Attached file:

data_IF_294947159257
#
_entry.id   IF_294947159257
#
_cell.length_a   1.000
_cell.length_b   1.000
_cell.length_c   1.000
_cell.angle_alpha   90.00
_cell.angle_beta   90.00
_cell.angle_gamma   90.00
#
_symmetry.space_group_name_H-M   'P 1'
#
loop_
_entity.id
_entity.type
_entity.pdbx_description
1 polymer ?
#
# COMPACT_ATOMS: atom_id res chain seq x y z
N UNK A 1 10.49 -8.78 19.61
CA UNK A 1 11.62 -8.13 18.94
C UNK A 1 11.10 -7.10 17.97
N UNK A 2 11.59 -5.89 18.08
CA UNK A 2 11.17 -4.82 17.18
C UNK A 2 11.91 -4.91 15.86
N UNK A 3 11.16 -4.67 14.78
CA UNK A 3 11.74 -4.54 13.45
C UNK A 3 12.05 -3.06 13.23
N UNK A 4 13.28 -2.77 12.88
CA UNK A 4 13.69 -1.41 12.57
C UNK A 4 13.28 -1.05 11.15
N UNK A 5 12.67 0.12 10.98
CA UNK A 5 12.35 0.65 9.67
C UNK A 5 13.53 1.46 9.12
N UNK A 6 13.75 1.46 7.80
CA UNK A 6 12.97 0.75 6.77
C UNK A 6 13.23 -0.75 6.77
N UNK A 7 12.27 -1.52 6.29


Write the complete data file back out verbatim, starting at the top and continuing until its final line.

data_IF_294947159257
#
_entry.id   IF_294947159257
#
_cell.length_a   1.000
_cell.length_b   1.000
_cell.length_c   1.000
_cell.angle_alpha   90.00
_cell.angle_beta   90.00
_cell.angle_gamma   90.00
#
_symmetry.space_group_name_H-M   'P 1'
#
loop_
_entity.id
_entity.type
_entity.pdbx_description
1 polymer ?
#
# COMPACT_ATOMS: atom_id res chain seq x y z
N UNK A 1 10.49 -8.78 19.61
CA UNK A 1 11.62 -8.13 18.94
C UNK A 1 11.10 -7.10 17.97
N UNK A 2 11.59 -5.89 18.08
CA UNK A 2 11.17 -4.82 17.18
C UNK A 2 11.91 -4.91 15.86
N UNK A 3 11.16 -4.67 14.78
CA UNK A 3 11.74 -4.54 13.45
C UNK A 3 12.05 -3.06 13.23
N UNK A 4 13.28 -2.77 12.88
CA UNK A 4 13.69 -1.41 12.57
C UNK A 4 13.28 -1.05 11.15
N UNK A 5 12.67 0.12 10.98
CA UNK A 5 12.35 0.65 9.67
C UNK A 5 13.53 1.46 9.12
N UNK A 6 13.75 1.46 7.80
CA UNK A 6 12.97 0.75 6.77
C UNK A 6 13.23 -0.75 6.77
N UNK A 7 12.27 -1.52 6.29